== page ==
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Hopi Teens Create Desert Skatepark

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    Terrill Humeyestewa performs a trick on a skateboard on the Hopi reservation in northeastern Arizona. Terrill and other Hopi youth worked together to create a skate spot that opened this spring. (Paul Molina via AP)
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    The Hopi skate spot (Paul Molina via AP)
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    Francisco Mata, left, Kira Nevayaktewa, Quintin Nahsonhoya, and Felicia Mata help lay a concrete foundation for a skate ramp. (AP/Felicia Fonseca)
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    People work on a concrete pad for a skateboarding ramp. (Brandon Nahsonhoya via AP)
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    A skateboarder tries out a new ramp on the Hopi reservation. (Brandon Nahsonhoya via AP)
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    Hopi youth raised money to build the skate spot. (Brandon Nahsonhoya via AP)
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Basketball courts, parking lots, highway intersections, twisting desert roads—Hopi teens skate anywhere and everywhere. Now an Arizona skatepark reflects the Hopi value of sumi’nangwa: coming together for the greater good.

Skate parks have sprouted across America in recent years, many of them youth-led. Some host competitions like one on the Pine Ridge Indian Reservation in South Dakota or the All Nations Skate Jam held in New Mexico.

There’s “really no limitation to where you can skate,” says Quintin Nahsonhoya. Where he lives, it’s “nothing but dirt,” he declares. “I just skate on the sand.”

Without a designated skate spot on their reservation, Hopi teenagers had to set up tricks with old railroad ties and lumber. So a group of Hopi teens began a project to make a place in the desert for skateboarding.

Skate 264 opened in late spring in the Village of Tewa. It’s named after the highway that runs through the 2,500 square-mile Hopi reservation and connects more than a dozen villages.

Project co-leads, including Nahsonhoya, Laela Nevayaktewa, and Jacque Thorpe, form a mix of shy and outspoken personalities. Yet they grew to be comfortable talking with people outside their circle of family and friends.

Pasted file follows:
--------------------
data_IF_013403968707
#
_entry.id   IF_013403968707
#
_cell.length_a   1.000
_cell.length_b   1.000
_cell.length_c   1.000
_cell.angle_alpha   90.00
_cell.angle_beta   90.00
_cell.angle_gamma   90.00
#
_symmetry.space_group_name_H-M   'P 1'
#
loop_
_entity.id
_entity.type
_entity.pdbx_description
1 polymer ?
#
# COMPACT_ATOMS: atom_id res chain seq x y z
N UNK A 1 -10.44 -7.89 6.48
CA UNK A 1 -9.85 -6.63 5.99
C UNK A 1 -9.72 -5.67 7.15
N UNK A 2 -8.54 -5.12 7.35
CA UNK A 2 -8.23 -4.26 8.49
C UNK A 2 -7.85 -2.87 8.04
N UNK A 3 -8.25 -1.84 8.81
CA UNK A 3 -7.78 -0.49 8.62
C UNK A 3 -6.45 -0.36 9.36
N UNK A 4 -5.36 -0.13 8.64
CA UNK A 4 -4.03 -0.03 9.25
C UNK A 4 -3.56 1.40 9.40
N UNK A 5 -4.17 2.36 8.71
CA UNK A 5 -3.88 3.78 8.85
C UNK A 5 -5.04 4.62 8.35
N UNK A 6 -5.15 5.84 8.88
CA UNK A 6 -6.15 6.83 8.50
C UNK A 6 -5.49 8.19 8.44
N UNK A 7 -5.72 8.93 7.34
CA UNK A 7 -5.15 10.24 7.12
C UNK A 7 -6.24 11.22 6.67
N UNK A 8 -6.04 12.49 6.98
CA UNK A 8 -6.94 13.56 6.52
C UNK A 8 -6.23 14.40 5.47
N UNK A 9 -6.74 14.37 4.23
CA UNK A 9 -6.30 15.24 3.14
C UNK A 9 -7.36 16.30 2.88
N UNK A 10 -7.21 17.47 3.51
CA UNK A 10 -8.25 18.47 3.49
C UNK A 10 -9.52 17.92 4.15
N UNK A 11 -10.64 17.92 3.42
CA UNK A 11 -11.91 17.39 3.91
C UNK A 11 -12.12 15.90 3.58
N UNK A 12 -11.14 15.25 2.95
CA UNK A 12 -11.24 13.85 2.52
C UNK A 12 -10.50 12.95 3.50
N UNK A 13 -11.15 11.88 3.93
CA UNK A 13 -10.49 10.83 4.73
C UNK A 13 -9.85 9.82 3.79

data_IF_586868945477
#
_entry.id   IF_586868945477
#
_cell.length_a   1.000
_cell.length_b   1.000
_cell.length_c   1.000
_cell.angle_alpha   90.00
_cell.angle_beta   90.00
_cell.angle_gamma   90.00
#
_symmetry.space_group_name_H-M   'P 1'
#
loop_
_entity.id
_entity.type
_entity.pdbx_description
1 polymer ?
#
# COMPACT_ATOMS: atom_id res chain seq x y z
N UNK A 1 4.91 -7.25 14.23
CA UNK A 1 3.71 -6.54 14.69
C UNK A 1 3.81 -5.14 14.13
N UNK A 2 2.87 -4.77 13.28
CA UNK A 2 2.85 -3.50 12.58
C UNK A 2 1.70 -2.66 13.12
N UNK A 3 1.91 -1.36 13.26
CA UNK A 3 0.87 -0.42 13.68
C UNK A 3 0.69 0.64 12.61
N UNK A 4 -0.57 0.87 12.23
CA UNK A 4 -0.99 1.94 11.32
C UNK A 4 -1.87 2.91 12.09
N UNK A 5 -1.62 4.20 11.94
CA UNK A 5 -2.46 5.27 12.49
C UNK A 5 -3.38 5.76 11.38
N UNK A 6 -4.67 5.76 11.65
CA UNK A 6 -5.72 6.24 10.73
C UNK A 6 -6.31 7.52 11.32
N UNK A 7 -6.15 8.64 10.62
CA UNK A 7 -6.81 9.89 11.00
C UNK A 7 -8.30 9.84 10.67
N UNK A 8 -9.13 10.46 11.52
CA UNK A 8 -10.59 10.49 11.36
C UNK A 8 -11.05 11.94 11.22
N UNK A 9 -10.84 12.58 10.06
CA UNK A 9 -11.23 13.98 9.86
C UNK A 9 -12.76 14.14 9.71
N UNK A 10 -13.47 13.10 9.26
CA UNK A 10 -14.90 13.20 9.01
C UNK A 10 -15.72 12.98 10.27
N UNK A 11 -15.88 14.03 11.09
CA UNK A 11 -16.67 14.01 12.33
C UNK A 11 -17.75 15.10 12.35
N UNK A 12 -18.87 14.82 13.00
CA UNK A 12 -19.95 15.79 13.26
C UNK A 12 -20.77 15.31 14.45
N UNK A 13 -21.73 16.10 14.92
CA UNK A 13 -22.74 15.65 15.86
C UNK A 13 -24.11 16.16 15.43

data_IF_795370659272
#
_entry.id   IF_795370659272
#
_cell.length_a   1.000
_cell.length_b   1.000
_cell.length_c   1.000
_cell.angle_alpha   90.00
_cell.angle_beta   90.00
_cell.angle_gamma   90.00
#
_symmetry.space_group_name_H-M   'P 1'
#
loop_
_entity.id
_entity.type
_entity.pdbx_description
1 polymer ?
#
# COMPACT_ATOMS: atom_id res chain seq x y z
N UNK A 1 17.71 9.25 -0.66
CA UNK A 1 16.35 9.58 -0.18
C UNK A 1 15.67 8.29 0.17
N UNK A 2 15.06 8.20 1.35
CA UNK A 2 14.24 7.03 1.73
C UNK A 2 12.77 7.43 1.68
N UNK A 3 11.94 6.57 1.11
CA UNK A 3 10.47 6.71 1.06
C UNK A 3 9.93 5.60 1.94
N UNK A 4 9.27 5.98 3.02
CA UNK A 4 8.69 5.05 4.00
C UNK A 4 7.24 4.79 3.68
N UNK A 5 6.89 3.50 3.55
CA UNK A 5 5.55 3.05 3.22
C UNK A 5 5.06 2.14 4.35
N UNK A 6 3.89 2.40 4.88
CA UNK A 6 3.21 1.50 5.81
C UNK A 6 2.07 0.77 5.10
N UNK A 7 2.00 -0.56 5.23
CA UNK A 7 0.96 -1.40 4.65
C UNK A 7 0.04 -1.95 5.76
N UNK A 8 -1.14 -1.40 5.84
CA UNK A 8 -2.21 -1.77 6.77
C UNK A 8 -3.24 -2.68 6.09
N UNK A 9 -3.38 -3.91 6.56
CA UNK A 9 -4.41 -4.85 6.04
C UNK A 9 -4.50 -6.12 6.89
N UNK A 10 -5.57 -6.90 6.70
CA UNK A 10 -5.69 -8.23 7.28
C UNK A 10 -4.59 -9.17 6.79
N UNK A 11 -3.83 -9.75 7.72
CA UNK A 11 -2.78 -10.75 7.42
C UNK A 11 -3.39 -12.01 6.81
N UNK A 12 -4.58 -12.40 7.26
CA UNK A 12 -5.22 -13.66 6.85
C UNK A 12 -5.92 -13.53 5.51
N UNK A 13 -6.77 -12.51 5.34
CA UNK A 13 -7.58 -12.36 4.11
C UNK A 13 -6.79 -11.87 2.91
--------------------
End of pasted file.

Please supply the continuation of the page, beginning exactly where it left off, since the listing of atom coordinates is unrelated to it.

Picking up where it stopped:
The youth surveyed residents, who overwhelmingly supported the skatepark idea. They sold beanies, stickers, and shirts to raise money.

Perhaps their biggest hurdle was approval from the Village of Tewa for land to build the skatepark on—no small feat on tribal land.

Nahsonhoya’s parents secured partnerships with a skateboard company that donated a ramp and props, and others who donated concrete. Community members helped with manual labor, feeding the crew, or providing guidance.

Safety was the priority for the teens. Secondary goals included bringing joy to others through skateboarding, staying active, and avoiding bad influences.

“It keeps you from doing nothing with your time,” Thorpe says. “That’s how I see Hopi and skateboarding coming together, filling your days and your time with something positive.”

“This sense of skateboarding being outsider and niche and oppositional and dangerous,” says Betsy Gordon, who studies skateboarding in Native communities. “I think it’s really disappearing.”

The Skate 264 teens insist skateboarding is for everyone. They encourage newbies to find their own pace and create their own style. “No one is too good to fall,” reminds an online Wipe-Out Wednesday feature.

 “I hope this will inspire other youth groups,” Nahsonhoya says. He wants “to make the Hopi community a better place for the future generations of our people.”

Why? Hopi teens saw a need and pursued a worthwhile goal. That’s worth emulating! “Let no one despise you for your youth, but set the believers an example.” (1 Timothy 4:12)